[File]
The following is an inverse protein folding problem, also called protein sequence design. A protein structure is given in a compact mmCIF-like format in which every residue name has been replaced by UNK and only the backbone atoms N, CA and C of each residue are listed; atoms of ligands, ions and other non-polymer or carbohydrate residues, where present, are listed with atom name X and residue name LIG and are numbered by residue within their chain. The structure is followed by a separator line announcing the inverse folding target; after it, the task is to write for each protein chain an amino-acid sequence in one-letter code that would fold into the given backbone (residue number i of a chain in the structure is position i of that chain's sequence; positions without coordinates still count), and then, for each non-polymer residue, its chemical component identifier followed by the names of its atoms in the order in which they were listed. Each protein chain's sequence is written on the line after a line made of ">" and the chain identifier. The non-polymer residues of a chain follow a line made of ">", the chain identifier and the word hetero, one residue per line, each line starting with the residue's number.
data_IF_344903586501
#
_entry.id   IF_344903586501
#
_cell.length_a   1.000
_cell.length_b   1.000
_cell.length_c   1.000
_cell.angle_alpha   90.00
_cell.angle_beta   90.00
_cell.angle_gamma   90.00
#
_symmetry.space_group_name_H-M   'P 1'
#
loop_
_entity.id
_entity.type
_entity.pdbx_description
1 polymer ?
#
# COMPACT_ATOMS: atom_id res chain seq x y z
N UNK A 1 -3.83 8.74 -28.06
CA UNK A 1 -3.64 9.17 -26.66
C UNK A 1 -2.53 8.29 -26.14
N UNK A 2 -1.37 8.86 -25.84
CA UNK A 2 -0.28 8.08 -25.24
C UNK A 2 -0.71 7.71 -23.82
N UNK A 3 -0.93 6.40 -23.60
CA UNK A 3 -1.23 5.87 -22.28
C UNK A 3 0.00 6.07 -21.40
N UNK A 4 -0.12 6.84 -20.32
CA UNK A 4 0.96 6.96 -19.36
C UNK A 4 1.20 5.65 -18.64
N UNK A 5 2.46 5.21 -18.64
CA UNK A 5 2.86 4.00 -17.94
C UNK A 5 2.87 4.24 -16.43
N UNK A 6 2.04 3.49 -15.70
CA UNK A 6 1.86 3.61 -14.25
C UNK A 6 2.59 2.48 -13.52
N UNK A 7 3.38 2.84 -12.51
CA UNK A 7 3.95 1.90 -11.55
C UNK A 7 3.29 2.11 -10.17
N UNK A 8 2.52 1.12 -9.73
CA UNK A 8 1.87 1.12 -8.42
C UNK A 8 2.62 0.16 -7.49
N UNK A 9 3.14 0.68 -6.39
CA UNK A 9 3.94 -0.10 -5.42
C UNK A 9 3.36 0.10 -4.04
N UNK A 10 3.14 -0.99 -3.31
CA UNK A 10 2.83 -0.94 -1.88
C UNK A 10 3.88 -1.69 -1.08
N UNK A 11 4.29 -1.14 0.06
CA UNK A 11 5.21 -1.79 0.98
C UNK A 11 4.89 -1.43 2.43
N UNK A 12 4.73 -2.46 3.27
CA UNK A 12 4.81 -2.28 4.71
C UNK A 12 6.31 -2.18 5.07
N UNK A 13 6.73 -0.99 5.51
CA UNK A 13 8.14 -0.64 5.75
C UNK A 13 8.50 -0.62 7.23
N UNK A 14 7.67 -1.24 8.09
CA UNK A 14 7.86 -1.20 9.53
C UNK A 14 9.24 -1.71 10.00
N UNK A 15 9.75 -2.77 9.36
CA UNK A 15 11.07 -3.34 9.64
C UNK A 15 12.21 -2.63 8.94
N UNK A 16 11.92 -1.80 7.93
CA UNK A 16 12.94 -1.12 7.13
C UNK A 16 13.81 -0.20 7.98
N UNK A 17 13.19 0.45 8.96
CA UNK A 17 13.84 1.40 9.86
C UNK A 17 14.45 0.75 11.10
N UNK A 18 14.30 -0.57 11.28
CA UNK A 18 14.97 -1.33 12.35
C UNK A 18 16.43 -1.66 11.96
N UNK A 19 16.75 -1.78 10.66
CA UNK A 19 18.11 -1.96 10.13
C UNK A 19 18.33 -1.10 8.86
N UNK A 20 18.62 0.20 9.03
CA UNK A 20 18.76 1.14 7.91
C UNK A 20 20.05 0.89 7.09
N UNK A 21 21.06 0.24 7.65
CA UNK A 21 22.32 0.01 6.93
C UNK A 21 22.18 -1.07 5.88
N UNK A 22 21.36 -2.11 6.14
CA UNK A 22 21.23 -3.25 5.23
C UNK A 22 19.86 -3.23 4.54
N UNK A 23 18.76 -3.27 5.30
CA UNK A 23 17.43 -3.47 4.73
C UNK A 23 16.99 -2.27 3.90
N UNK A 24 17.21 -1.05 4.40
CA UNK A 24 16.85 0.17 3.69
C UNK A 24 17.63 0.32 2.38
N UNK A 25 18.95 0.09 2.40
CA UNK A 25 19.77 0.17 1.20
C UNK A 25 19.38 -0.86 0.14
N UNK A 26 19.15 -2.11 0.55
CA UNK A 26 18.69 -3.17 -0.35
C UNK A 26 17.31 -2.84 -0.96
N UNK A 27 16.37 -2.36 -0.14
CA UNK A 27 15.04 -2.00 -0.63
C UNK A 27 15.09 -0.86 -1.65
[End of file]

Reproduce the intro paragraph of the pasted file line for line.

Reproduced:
The following is an inverse protein folding problem, also called protein sequence design. A protein structure is given in a compact mmCIF-like format in which every residue name has been replaced by UNK and only the backbone atoms N, CA and C of each residue are listed; atoms of ligands, ions and other non-polymer or carbohydrate residues, where present, are listed with atom name X and residue name LIG and are numbered by residue within their chain. The structure is followed by a separator line announcing the inverse folding target; after it, the task is to write for each protein chain an amino-acid sequence in one-letter code that would fold into the given backbone (residue number i of a chain in the structure is position i of that chain's sequence; positions without coordinates still count), and then, for each non-polymer residue, its chemical component identifier followed by the names of its atoms in the order in which they were listed. Each protein chain's sequence is written on the line after a line made of ">" and the chain identifier. The non-polymer residues of a chain follow a line made of ">", the chain identifier and the word hetero, one residue per line, each line starting with the residue's number.